"She wants seventeen bottles."

Translation:היא רוצָה שבעה עשר בקבוקים.

July 9, 2016

7 Comments


https://www.duolingo.com/adamsolo

This is really frustrating. The two correct answers were the same up to a nikud. The course isn't consistent about when they do or don't use the nikud, so why even make the two answers separate?

July 9, 2016

https://www.duolingo.com/BezalelP

Because Duolingo considers the Nikkud "another possible translation"

July 10, 2016

https://www.duolingo.com/adamsolo

They should change that :P Either use them or don't. Right now it's ambiguous what they mean when there's two identical answers up to nikud.

July 10, 2016

https://www.duolingo.com/miribneram

Cant win this one re the nikudot. לא פייר

April 15, 2017

https://www.duolingo.com/DavidBergm7

This is the first time I see a Nikud trap. Cool...

August 10, 2017

https://www.duolingo.com/chanieHoff

Who was the subject in this sentence? Was it the "she"or the"bottles"? The women who commented in a prior conversation the from "13 to 19" the feminine adds the "ה" to the second part of a number, while masculine adds the "ה" to the first part of the number. In this sentence it appears as though the "bottles" were the subject, when it should have been "her". Doesn't appear to be consistent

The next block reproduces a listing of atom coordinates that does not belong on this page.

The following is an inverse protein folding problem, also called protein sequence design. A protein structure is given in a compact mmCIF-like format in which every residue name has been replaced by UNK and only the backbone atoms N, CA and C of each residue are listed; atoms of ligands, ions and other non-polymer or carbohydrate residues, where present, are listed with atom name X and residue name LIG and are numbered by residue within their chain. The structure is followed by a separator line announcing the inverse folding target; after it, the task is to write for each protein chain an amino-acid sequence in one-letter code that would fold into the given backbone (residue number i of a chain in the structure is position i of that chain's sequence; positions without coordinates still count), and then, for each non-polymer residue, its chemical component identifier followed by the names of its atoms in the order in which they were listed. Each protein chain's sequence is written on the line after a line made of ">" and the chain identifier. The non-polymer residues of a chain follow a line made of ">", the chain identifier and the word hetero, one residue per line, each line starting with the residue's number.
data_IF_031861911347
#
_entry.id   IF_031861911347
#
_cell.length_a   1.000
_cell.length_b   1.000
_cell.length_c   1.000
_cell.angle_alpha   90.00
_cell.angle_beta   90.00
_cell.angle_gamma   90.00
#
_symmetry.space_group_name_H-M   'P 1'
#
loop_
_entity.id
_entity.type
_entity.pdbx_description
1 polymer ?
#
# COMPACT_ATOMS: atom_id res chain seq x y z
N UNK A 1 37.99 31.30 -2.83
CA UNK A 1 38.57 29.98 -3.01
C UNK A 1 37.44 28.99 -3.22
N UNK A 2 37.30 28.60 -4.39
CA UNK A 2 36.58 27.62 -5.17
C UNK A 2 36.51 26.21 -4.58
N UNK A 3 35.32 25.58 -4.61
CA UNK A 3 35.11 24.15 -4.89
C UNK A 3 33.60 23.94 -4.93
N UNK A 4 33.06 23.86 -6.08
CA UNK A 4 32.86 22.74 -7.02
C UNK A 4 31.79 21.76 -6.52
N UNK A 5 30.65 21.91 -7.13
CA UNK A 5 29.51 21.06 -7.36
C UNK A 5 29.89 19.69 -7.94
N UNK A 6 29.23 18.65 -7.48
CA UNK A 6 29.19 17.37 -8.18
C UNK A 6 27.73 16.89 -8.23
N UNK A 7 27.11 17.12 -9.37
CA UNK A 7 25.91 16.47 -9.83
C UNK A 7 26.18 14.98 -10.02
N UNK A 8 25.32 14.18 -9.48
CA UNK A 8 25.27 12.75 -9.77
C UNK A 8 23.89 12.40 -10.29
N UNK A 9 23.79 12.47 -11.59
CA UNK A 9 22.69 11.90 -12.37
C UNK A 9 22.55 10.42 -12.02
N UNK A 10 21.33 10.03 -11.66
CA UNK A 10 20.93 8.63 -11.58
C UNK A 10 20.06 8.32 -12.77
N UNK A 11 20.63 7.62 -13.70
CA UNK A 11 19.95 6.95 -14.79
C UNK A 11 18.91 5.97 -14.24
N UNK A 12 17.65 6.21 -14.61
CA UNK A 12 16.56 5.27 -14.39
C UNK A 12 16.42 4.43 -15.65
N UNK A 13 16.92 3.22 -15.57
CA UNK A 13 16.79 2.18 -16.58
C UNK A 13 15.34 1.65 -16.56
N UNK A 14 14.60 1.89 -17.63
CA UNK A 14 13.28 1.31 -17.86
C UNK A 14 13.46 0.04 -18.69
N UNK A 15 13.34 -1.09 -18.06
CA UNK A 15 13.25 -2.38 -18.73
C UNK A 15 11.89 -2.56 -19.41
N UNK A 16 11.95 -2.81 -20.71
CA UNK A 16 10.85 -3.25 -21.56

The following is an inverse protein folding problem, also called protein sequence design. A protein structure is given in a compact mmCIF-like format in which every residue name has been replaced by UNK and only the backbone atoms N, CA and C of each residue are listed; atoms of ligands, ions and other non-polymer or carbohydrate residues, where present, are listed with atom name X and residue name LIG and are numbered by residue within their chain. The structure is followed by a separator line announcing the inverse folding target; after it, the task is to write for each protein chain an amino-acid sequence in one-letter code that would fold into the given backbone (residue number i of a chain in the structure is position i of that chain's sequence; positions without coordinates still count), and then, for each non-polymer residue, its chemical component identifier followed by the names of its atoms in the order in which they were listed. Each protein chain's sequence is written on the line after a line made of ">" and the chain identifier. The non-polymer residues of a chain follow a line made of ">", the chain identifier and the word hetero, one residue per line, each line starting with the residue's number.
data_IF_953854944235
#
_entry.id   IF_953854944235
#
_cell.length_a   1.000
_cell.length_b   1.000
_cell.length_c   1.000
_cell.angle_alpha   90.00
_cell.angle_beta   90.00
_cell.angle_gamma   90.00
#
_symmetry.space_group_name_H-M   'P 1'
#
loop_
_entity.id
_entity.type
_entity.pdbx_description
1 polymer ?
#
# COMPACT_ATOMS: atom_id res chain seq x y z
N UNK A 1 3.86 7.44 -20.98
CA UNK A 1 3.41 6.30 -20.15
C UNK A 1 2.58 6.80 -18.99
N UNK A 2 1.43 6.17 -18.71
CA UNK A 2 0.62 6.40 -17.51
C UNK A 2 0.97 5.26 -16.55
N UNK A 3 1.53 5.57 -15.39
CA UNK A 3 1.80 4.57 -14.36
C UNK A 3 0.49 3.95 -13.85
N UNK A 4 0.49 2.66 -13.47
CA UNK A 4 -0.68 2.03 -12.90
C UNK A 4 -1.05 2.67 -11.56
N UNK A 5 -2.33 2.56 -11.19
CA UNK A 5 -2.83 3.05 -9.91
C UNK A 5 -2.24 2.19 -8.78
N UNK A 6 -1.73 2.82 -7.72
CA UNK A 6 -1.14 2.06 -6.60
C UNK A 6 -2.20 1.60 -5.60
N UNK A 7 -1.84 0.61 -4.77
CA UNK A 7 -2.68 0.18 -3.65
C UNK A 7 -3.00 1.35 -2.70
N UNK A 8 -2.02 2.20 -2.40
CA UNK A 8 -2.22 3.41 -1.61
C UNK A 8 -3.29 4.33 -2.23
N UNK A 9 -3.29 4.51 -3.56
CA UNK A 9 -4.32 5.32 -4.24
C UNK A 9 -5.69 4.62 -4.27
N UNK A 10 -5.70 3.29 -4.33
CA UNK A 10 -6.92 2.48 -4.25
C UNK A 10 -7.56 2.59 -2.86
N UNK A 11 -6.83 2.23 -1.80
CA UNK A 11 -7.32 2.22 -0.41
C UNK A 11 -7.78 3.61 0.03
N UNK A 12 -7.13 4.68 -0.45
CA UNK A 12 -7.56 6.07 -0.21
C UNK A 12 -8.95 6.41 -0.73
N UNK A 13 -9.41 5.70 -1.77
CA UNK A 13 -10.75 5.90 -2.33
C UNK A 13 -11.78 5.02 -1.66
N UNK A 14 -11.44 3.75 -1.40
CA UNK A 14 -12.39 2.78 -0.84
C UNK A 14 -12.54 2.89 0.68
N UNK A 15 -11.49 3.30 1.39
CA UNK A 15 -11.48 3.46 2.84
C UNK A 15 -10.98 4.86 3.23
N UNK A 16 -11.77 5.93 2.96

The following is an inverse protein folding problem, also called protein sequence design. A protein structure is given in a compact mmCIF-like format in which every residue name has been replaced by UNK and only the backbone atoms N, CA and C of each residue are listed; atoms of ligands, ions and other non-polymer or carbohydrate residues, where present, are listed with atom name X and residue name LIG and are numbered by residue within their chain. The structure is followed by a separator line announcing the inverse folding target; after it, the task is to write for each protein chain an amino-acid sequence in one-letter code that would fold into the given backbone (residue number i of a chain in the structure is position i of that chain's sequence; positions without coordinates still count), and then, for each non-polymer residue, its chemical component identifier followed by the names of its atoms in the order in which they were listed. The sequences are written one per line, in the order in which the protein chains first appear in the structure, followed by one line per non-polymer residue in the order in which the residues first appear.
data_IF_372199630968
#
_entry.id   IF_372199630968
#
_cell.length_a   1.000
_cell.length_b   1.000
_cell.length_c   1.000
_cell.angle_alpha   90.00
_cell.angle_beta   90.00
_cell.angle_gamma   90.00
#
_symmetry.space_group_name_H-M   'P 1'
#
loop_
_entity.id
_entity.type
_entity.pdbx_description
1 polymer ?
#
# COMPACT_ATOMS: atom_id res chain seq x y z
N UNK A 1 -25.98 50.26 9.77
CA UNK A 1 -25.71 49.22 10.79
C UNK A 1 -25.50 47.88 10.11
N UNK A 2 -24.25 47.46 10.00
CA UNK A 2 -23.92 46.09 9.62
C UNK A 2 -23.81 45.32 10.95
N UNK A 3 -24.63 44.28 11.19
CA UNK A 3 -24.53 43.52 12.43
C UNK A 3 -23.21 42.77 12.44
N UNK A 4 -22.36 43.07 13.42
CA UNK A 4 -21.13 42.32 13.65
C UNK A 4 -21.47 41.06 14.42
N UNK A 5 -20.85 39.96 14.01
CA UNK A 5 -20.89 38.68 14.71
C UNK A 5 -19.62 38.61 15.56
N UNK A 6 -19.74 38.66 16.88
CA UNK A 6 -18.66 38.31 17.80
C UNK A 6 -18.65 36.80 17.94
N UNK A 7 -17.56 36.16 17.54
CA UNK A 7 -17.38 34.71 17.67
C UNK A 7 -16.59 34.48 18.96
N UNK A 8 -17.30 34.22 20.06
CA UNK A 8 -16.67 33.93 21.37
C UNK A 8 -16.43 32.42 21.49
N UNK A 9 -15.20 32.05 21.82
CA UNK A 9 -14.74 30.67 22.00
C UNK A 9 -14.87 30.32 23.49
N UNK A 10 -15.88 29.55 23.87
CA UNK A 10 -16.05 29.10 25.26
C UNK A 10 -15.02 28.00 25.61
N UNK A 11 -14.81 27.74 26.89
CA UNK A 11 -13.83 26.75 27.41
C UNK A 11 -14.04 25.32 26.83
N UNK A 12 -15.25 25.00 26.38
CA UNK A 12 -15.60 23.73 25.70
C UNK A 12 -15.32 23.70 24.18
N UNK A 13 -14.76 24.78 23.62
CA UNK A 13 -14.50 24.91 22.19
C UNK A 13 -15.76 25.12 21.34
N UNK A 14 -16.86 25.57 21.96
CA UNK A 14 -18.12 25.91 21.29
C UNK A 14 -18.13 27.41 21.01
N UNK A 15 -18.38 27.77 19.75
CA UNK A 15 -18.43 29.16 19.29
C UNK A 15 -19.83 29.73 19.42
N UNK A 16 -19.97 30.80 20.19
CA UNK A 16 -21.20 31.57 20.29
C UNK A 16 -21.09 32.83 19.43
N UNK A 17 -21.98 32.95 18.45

March 1, 2019

https://www.duolingo.com/AniOhevYayin

I don't understand why people are worked up about the nikud (pointing). I got the exercise as a simple translation from English to Hebrew, so maybe I'm missing something from what other people are commenting on from a variant exercise? There's no need for pointing anyway, because היא can only be רוצָה (as נקבה, fem.) and not רוצֶה (as זכר, masc), which would require הוא. Nikud might actually be helpful for remembering the numbers, perhaps in the discussion: שִבְעָה עָשָׂר בַּקְבּוּקִים

April 12, 2019
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